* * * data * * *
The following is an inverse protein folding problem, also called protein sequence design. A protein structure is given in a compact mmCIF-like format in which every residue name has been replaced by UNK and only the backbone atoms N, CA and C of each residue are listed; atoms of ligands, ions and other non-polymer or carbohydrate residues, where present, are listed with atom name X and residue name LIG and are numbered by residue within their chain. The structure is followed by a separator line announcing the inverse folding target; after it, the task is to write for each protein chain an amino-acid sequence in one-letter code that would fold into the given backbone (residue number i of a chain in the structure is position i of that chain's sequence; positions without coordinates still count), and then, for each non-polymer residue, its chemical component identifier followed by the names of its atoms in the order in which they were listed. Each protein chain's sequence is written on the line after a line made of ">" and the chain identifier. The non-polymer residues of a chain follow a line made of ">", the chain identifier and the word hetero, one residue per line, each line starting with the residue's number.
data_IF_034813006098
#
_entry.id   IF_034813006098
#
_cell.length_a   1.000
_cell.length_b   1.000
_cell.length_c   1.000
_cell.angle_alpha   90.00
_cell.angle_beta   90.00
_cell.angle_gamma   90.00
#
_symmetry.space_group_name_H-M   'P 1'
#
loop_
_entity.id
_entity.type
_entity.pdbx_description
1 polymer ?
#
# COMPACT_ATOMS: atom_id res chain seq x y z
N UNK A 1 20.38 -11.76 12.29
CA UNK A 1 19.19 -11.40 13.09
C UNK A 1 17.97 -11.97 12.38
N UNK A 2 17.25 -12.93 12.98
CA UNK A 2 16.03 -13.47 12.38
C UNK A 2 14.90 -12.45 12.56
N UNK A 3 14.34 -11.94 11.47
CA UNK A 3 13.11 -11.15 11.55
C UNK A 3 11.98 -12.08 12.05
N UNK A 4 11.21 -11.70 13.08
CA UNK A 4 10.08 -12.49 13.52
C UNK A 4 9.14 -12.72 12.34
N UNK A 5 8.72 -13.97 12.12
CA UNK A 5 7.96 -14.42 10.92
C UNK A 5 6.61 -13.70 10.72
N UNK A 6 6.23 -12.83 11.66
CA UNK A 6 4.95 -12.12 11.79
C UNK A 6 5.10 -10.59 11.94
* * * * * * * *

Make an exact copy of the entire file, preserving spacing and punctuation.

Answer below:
The following is an inverse protein folding problem, also called protein sequence design. A protein structure is given in a compact mmCIF-like format in which every residue name has been replaced by UNK and only the backbone atoms N, CA and C of each residue are listed; atoms of ligands, ions and other non-polymer or carbohydrate residues, where present, are listed with atom name X and residue name LIG and are numbered by residue within their chain. The structure is followed by a separator line announcing the inverse folding target; after it, the task is to write for each protein chain an amino-acid sequence in one-letter code that would fold into the given backbone (residue number i of a chain in the structure is position i of that chain's sequence; positions without coordinates still count), and then, for each non-polymer residue, its chemical component identifier followed by the names of its atoms in the order in which they were listed. Each protein chain's sequence is written on the line after a line made of ">" and the chain identifier. The non-polymer residues of a chain follow a line made of ">", the chain identifier and the word hetero, one residue per line, each line starting with the residue's number.
data_IF_034813006098
#
_entry.id   IF_034813006098
#
_cell.length_a   1.000
_cell.length_b   1.000
_cell.length_c   1.000
_cell.angle_alpha   90.00
_cell.angle_beta   90.00
_cell.angle_gamma   90.00
#
_symmetry.space_group_name_H-M   'P 1'
#
loop_
_entity.id
_entity.type
_entity.pdbx_description
1 polymer ?
#
# COMPACT_ATOMS: atom_id res chain seq x y z
N UNK A 1 20.38 -11.76 12.29
CA UNK A 1 19.19 -11.40 13.09
C UNK A 1 17.97 -11.97 12.38
N UNK A 2 17.25 -12.93 12.98
CA UNK A 2 16.03 -13.47 12.38
C UNK A 2 14.90 -12.45 12.56
N UNK A 3 14.34 -11.94 11.47
CA UNK A 3 13.11 -11.15 11.55
C UNK A 3 11.98 -12.08 12.05
N UNK A 4 11.21 -11.70 13.08
CA UNK A 4 10.08 -12.49 13.52
C UNK A 4 9.14 -12.72 12.34
N UNK A 5 8.72 -13.97 12.12
CA UNK A 5 7.96 -14.42 10.92
C UNK A 5 6.61 -13.70 10.72
N UNK A 6 6.23 -12.83 11.66
CA UNK A 6 4.95 -12.12 11.79
C UNK A 6 5.10 -10.59 11.94